Meanwhile, there are other steps that can be taken to support research integrity rather than simply responding to problems. We are encouraged to hear that research integrity will form part of the ‘environment’ judgements for the next Research Excellence Framework, and that there are moves towards appropriate publishing of datasets, and better reporting of research methods. Meanwhile, UKRI needs to understand how the pressures and incentives within the research funding system affect research behaviour and consider where counterbalances are needed to ensure a healthy research culture. Training is key to ensuring that the right research culture is imbued by each new generation of researchers and their supervisors, and to ensuring that errors such as common misuses of statistics are avoided. In order to increase the effectiveness of research, increased emphasis should be put on the need to publish ‘negative’ research findings, especially in the field of medicine.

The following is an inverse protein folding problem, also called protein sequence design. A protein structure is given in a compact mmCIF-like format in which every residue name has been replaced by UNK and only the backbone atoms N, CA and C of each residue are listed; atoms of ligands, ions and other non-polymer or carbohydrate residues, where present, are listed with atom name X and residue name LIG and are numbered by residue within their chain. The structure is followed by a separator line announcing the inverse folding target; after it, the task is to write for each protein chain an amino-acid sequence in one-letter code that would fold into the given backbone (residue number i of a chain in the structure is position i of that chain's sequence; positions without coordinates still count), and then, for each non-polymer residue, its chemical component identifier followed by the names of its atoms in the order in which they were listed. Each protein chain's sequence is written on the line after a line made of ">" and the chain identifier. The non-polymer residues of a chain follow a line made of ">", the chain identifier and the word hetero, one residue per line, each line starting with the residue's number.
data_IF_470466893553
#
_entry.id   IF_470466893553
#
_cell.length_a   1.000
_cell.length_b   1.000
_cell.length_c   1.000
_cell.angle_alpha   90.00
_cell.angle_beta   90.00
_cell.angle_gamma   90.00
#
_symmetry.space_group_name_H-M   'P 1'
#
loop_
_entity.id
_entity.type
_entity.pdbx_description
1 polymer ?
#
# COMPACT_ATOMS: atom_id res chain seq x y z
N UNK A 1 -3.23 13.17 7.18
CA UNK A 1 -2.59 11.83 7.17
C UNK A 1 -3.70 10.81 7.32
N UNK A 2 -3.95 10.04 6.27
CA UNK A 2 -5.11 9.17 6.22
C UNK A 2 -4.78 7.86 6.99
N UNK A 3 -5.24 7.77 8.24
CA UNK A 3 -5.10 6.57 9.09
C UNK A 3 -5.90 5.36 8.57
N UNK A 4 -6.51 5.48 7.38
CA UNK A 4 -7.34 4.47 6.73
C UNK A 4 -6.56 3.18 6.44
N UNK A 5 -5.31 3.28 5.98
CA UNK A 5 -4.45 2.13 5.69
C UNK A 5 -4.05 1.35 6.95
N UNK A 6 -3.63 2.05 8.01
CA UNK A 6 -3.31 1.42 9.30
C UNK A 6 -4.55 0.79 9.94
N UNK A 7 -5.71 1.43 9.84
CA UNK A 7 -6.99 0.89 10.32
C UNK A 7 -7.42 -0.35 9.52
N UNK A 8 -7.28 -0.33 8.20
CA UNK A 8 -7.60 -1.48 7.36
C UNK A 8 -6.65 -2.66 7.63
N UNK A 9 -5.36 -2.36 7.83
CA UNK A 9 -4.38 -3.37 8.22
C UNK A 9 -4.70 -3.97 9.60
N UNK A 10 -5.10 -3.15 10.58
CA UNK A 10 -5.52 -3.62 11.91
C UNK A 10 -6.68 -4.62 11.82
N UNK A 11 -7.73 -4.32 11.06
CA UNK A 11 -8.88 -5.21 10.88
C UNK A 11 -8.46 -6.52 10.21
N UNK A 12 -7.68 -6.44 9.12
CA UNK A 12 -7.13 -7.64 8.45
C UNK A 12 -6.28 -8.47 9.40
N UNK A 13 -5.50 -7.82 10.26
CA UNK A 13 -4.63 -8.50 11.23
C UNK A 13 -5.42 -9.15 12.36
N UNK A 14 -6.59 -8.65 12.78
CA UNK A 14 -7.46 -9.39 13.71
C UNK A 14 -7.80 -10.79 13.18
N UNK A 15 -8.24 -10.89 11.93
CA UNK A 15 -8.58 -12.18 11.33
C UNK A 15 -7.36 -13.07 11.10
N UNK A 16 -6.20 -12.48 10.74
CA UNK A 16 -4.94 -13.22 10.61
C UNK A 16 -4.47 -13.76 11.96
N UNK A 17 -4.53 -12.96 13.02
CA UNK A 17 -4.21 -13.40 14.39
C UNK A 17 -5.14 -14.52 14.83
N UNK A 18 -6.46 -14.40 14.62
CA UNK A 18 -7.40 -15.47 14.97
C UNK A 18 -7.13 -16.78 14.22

Employers, funders and publishers of research need to be able to share information to support investigations of misconduct, and it is encouraging that protocols are being developed to help employers to manage cases which cross institutional boundaries. 
 The Committee states
In January 2017 our predecessor Committee launched a follow-up inquiry into research integrity, to coincide with the publication of a briefing on this topic from the Parliamentary Office of Science and Technology (POST). 
The Committee called for written submissions on the issues identified in the POST briefing, including:
  • The extent of the research integrity problem; 
  • Causes and drivers of recent trends; 
  • The effectiveness of controls/regulation (formal and informal), and what further measures if any are needed; 
  • What matters should be for the research/academic community to deal with, and which for Government.
That inquiry was ended prematurely by the dissolution of Parliament for the General Election in 2017. We decided to continue this inquiry in the new Parliament, drawing on the 82 submissions to our predecessors and a further 48 accepted and published by us. We held six oral evidence sessions, hearing from 27 witnesses. We are grateful for all these contributions to our work.